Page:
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How to Stop Overthinking in Business and Grow Organically

When you start a business, sometimes you just need to try something and see where it goes.

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When we started the “When You Work At A Nonprofit” Tumblr blog, an interesting thing happened. A prominent nonprofit publication asked us to write a post about it, on the topic of “how to create a blog that fills a community need.” They wanted us to discuss the process behind getting a blog started: how we chose a platform, how we determined the voice and content, tips for keeping an updated content schedule, and all those other “bloggity things” (in their words).

We couldn’t help but shake our heads.

Their request summed up the epidemic of overthinking things that, in our opinion, plagues the nonprofit sector. As an industry, nonprofits tend to overthink things — it’s a huge problem that stems from a deep aversion to risk and fear of failure. As a result, we try to help nonprofits overcome their fear of risk, and not overthink things.

We’re big advocates of just trying something and seeing where it goes. We didn’t create a strategy for it. There was no evaluation of tools. There was no discussion about voice. There’s no content schedule that we agree on. It’s very “Lean Startup”  — we just decided to do it one day, and we did it in about an hour. We tweeted it out and it took off from there.

Here’s how other organizations, both for profit and non-profit alike, can do the same:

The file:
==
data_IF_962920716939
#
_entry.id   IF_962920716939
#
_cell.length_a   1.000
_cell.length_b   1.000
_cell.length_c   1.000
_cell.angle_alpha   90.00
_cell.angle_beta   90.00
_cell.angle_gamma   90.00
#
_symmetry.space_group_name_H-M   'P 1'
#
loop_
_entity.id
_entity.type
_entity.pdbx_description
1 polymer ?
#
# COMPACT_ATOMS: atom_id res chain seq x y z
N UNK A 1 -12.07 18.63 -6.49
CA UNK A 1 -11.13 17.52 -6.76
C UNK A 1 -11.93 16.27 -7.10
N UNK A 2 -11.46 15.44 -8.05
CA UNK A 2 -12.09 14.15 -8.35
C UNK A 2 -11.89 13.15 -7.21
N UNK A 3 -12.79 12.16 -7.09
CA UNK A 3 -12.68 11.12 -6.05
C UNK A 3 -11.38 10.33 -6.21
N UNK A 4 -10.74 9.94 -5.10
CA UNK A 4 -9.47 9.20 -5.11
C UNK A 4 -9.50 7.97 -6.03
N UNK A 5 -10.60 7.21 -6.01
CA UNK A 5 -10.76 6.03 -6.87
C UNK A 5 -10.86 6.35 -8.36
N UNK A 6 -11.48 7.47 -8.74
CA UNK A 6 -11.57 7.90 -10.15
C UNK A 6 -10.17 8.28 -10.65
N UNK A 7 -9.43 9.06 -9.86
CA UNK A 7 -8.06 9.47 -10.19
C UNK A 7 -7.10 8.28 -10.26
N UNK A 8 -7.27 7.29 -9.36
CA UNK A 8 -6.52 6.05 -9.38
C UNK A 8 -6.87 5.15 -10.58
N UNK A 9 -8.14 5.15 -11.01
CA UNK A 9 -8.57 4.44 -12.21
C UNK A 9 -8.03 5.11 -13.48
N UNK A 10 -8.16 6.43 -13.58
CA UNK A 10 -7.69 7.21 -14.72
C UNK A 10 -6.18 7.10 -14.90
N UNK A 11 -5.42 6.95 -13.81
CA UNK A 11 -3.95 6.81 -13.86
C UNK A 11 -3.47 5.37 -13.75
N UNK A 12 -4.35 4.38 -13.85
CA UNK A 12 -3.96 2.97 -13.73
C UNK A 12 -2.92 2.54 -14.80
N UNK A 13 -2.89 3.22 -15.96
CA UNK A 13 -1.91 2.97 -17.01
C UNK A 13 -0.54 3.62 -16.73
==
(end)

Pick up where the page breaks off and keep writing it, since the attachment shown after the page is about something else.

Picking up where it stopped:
1. Use technology to run a small test.

Instead of investing hours of time or waiting months to “get things set up,” use new technologies that allow you to get set up quickly and with very little cost. There are tons of consumer technologies that are easy to set up, and you shouldn’t have to pay more than $20 per month for just about anything you want to do. Even at that price, the benefits of a small investment (i.e., $240 per year) far outweigh the cost.

How we did it:

We created our blog using the free blogging platform Tumblr, and used a free theme that was pre-installed. We found and uploaded free gifs, and posted them with some catchy, snarky text. Then we added a Google Analytics free tracking code to see if anyone actually came to the site. Next, our programmer added a small Facebook Like or Share plugin (Cost: $125). Then we added a newsletter signup form using Mailchimp’s free version, which lets people sign up for a weekly “best of” email. Finally we tweeted it out using the free Tweetdeck app, but you could just tweet the news using Twitter, which is free as well. Total time spent: 3 hours; Total cost: $125

 

2. Make everything measurable.

Build in mechanisms for tracking, so you can see the progress and success of your test. Google Analytics, an email sign-up form, social sharing: all of these are important tracking elements. Even if it’s not tied to donations, there’s tremendous value in building your email list, increasing your social following, and getting people into your organization’s ecosystem.

How we did it:

We created a separate Google Analytics account under our master account, specifically for “When You Work At A Nonprofit”, then added it to the blog. We also embedded a Mailchimp signup form into the site, so people can sign up to get the top posts emailed to them each week.

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